Fagopyrum esculentum (PROTA)

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1, flowering branch; 2, flower; 3, unwinged fruit; 4, winged fruit; 5, top view of winged fruit. Source: PROSEA

Fagopyrum esculentum Moench

Protologue: Methodus: 290 (1794).
Family: Polygonaceae
Chromosome number: 2n = 16, 32

Vernacular names

  • Buckwheat, beech wheat (En).
  • Sarrasin, blé noir (Fr).
  • Trigo sarraceno, fagópiro, trigo-mourisco (Po).

Origin and geographic distribution

Buckwheat is native to central and northern Asia and was domesticated in south-western China (Yunnan, Sichuan provinces) from wild types. For over a thousand years buckwheat has been an important subsistence and cash crop from northern India and southern China to Korea and Japan. In the early Middle Ages it was introduced into Europe and became a leading crop on poor soils and an important staple food. European emigrants introduced buckwheat in the United States and Canada. The increased use of chemical fertilizer in the beginning of the 20th century led to an enormous decrease of the buckwheat area in Europe and North America and replacement by higher yielding crops such as rye, oats, maize, wheat, and Irish potato. Buckwheat is still important in India, China, Korea, Japan and eastern Europe. In tropical Africa (e.g. DR Congo, Ethiopia, Uganda, Zimbabwe, Réunion) and South Africa it is cultivated sporadically and it also occurs as an introduced weed.


The seed of buckwheat is cooked like rice or made into flour for the preparation of noodles, pancakes, porridge, cakes and biscuits. It is an ingredient in breakfast cereals. Groats is the part of the seed left after hulling. Buckwheat seed is often ground or milled coarsely, to produce broken groats. Many consumers like the coarsely milled flour which is brownish because of the high content of hull particles. At present, high fibre content is considered a favourable character, and buckwheat is gaining importance as a health food. Buckwheat has a particular taste, liked by some, rejected by others. When sieved for almost white buckwheat flour, the extraction rate is quite low (60–70%), the waste being used for fodder. Although pure buckwheat flour is sometimes used for baking bread, the absence of gluten prevents the dough from rising. It is popular for use in mixtures with wheat, barley or rye flour to improve the taste and nutritional value of bread and other foodstuffs. Up to 30% of buckwheat flour may be mixed in wheat dough for baking bread. In the Himalaya buckwheat is processed into alcoholic drinks.

The seed is also fed to animals, especially pigs and chickens, and buckwheat is sometimes considered a fodder crop rather than a food crop, e.g. in southern Africa. The plants are occasionally used for silage, but must be mixed with other fodders. The tender shoots make a palatable green leaf vegetable. Honeybees in buckwheat fields produce a dark-coloured fragrant honey. The fruit hulls are used as litter in poultry houses, for stuffing pillows, as fuel or for compost. Buckwheat is grown as green manure and cover crop, e.g. in Uganda.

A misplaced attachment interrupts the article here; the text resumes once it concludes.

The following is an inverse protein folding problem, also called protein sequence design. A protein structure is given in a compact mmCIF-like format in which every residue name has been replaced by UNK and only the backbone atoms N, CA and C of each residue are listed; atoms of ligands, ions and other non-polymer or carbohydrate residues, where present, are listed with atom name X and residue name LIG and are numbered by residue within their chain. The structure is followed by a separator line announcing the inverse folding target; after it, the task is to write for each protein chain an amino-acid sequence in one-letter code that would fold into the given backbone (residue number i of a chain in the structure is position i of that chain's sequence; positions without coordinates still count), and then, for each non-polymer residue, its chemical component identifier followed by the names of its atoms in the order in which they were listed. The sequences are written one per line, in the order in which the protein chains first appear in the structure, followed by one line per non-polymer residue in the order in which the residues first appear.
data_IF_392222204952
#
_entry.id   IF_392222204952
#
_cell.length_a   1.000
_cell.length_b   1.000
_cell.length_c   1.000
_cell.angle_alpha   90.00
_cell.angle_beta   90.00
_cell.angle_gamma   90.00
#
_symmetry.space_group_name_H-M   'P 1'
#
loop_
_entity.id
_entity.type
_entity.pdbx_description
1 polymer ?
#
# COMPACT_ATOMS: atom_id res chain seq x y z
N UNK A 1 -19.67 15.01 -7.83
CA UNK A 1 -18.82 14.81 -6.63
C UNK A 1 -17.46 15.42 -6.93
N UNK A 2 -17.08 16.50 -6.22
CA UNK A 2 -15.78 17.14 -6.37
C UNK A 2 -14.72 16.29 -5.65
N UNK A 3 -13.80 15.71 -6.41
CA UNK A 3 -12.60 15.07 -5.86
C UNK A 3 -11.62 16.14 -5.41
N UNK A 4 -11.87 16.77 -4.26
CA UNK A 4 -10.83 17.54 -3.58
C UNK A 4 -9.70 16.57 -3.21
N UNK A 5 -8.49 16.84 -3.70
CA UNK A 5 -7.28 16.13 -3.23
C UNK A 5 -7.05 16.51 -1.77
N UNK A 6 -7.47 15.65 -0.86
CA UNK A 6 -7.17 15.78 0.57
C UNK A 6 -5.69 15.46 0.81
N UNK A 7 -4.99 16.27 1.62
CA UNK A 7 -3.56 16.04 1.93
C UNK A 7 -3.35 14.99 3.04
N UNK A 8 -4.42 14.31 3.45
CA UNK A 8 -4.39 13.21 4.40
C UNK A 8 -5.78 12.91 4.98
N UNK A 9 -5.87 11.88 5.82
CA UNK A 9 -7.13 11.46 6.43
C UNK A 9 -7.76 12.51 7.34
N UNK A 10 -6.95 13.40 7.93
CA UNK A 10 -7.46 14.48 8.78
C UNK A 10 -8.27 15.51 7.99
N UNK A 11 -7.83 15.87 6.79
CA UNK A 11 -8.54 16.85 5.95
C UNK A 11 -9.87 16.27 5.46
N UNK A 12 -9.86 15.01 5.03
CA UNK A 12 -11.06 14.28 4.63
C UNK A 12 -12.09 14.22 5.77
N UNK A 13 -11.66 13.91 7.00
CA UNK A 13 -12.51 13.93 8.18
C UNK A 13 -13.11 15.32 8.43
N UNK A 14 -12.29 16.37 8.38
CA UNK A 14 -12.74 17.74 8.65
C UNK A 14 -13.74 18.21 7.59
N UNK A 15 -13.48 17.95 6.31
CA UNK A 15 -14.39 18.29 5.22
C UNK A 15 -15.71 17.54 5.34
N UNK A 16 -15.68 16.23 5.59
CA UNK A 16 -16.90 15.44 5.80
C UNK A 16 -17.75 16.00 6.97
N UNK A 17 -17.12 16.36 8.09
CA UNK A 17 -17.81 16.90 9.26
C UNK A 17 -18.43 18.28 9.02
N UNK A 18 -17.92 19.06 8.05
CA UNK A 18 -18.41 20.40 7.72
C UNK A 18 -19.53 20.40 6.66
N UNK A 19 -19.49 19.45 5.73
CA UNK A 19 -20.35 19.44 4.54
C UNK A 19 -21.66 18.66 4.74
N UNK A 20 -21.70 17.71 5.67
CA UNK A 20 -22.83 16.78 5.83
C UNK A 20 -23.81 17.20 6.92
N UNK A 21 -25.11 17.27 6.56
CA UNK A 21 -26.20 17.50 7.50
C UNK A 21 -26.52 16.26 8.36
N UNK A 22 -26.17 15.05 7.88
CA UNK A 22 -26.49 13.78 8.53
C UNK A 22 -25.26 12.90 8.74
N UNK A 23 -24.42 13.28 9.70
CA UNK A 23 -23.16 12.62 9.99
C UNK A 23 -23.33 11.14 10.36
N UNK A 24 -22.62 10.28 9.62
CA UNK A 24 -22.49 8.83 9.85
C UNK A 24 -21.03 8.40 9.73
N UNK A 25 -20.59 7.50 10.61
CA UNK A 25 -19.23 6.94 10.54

Fresh leaves and inflorescences are used for industrial extraction of rutin, which is applied to strengthen the inner lining of blood vessels (however, it is rather the related species Fagopyrum tataricum (L.) Gaertn., which is commonly grown for rutin production). Rutin is also industrially used as a natural pigment, antioxidant, stabilizer, food preservant and absorber of UV light. In East Africa leaves are chewed or its juice is drunk against fever.

Production and international trade

According to FAO estimates, the average world production of buckwheat seed in 1999–2003 amounted to 2.7 million t/year from 2.7 million ha. The main producing countries are China (1.4 million t/year from 980,000 ha), the Russian Federation (600,000 t/year from 930,000 ha) and Ukraine (320,000 t/year from 440,000 ha). Buckwheat is mainly commercialized locally. Average world export of buckwheat was only 160,000 t/year in 1998–2002, with as main exporter China (104,000 t/year). No production or trade statistics are available for tropical Africa. At present, buckwheat is regaining some importance in Western countries because of its excellent nutritional qualities. In Brazil, Canada, the United States and South Africa buckwheat is grown as an export crop on highly mechanized farms.